It is a perinial creaping herb,with woody fragrant rootstock.It has a slender hairless stem, variable dark green leaves,greenish flowers and narrow cylinderical fruits. The dried roots constitute the drug. In the ancient Indian literature, the plant has been mentioned as an important medicine. The roots of the plant containt resins, tanin and glycoside.
Constituents-:Unknown. No satisfactory investigation has yet been made of the chemical properties. But a volatile oil has been found in it and a peculiar crystallizable principle, called by some Hemidesmine; others suggest that the substance is only a stearoptene. It also contains some starch, saponin, and in the suberous layer tannic acid.
Chemical analysis of the root showed the presence of coumarins, volatile oil the chief component of which is p-methoxy salicylic aldehyde, two sterols and a pregnane glycoside (Puri 2003).
It is occurring over the greater part of India, from the upper Gangetic plain eastwards to Assam and in some places in central, western and South India.
It is a good remedy for venereal diseases, herpes and skin diseases.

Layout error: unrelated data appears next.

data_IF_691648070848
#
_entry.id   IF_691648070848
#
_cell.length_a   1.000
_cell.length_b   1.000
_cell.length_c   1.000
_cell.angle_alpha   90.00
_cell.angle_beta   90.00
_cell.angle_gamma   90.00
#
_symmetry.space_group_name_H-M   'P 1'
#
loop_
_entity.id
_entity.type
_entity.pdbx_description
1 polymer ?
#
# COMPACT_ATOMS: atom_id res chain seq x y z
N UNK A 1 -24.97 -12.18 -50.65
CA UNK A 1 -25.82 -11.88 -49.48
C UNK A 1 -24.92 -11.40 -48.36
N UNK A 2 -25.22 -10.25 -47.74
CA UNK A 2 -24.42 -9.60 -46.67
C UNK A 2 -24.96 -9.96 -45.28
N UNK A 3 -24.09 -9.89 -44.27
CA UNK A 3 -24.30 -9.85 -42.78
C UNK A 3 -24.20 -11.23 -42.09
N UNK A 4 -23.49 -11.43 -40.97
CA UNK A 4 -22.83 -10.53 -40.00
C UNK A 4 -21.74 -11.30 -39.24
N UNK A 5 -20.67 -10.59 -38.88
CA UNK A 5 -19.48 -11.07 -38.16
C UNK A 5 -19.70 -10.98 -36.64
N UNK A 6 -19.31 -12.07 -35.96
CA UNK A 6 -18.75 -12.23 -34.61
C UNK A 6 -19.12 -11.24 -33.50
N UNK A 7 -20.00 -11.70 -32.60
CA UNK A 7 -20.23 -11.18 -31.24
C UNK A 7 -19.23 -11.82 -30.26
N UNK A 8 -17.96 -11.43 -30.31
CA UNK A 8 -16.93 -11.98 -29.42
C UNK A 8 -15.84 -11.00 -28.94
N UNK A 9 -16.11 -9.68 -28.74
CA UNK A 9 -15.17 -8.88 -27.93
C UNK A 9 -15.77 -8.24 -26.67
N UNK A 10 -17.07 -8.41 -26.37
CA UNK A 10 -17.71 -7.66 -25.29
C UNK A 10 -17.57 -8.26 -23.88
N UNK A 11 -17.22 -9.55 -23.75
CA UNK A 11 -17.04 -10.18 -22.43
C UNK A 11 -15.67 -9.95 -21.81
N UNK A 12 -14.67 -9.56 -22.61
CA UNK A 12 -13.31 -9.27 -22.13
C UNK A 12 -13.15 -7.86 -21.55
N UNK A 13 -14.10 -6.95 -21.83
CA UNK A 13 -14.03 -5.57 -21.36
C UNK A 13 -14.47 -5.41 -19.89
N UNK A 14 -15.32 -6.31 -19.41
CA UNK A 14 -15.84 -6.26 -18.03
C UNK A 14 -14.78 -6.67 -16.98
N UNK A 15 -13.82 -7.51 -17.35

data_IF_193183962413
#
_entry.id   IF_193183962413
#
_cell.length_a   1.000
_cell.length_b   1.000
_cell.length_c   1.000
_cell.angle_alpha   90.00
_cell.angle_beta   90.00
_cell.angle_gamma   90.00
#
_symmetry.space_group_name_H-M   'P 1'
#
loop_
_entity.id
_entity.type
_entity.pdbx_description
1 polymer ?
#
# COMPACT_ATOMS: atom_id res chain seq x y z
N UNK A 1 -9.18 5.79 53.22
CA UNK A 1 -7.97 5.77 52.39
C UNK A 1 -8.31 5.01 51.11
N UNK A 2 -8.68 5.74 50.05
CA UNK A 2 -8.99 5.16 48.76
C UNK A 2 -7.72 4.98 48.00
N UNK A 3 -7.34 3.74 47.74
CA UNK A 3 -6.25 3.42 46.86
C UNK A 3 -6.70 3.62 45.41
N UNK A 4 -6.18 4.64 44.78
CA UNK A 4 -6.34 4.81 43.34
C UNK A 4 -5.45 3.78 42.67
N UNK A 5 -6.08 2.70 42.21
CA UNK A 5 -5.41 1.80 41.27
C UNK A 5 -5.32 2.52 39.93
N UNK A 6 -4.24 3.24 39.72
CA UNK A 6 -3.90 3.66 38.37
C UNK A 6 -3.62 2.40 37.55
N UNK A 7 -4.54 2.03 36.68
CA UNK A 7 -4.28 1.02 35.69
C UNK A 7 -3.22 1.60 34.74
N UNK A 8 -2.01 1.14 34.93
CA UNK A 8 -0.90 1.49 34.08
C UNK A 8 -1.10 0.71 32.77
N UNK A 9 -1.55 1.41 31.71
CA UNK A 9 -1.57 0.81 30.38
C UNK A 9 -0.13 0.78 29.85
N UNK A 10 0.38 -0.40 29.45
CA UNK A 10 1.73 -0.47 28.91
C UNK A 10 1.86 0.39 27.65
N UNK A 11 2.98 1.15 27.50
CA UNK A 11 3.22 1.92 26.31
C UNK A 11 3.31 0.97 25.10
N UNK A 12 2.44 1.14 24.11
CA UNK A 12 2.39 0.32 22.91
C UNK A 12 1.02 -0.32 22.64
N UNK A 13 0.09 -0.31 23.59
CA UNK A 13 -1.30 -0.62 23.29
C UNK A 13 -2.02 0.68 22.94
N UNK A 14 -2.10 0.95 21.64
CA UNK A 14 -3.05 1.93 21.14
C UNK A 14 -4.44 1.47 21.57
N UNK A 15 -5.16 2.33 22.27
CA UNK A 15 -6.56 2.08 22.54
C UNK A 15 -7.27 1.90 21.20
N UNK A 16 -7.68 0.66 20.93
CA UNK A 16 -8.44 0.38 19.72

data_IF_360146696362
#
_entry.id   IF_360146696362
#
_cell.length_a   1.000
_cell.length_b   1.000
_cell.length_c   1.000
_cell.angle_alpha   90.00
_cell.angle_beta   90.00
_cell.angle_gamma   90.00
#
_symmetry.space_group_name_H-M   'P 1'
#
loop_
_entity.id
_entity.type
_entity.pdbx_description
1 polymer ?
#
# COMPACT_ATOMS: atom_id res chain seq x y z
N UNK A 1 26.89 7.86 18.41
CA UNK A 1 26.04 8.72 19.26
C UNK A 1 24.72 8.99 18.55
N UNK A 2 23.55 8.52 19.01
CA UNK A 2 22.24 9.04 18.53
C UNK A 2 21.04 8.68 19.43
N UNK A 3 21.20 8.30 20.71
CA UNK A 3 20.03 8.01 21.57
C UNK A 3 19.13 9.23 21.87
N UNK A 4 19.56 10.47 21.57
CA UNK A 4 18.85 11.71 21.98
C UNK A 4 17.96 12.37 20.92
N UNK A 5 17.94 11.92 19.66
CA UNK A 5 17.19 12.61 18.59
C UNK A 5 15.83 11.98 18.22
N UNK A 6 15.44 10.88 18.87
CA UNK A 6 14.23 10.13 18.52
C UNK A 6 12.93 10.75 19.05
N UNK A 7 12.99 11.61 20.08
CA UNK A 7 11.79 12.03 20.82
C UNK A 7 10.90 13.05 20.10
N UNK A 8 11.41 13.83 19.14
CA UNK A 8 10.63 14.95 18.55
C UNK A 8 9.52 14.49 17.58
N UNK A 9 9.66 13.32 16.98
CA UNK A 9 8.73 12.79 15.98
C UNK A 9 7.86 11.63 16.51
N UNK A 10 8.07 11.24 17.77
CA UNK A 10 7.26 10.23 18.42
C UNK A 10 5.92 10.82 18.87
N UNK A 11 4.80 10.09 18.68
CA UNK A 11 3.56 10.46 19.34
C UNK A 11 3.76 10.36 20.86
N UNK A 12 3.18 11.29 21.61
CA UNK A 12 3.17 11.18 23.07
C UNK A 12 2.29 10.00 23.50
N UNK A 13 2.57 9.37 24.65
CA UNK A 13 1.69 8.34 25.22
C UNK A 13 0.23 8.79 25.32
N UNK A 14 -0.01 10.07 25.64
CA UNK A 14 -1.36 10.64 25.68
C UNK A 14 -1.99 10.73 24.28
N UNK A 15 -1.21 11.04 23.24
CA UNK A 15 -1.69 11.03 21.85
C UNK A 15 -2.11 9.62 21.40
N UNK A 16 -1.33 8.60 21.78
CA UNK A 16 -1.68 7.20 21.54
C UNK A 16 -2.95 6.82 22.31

It also useful for arthritis, rheumatism.
It purifies the urino-genital tract.
Good remedy for gout , epilepsy, insanity, chronic nervous diseases.
It also effects nervous system.
It also cures intestinal gas, debility, impotence, turbid.
It is a good blood-cleanser.
Indian Sarsaparilla stimulates the production of sexual hormones.
The root extract has antibacterial activity.
The roots are sweet tonic and exercise a soothing effect on the skin and mucous membranes. They are useful in correcting disorders due to malneutrition, purify blood,promote flow of urine and restore normal body functions. The herb is very useful in syphilis, leucorrhoea and other geneto- urinary diseases. A decoction of it’s root is to be adminstered thrice a day . A syrup made from the roots is an effective diuretic. The drug is beneficial in the treatment of fevers. Its diaphoretic properities induces copious perspiration and reduces the temperature of the body.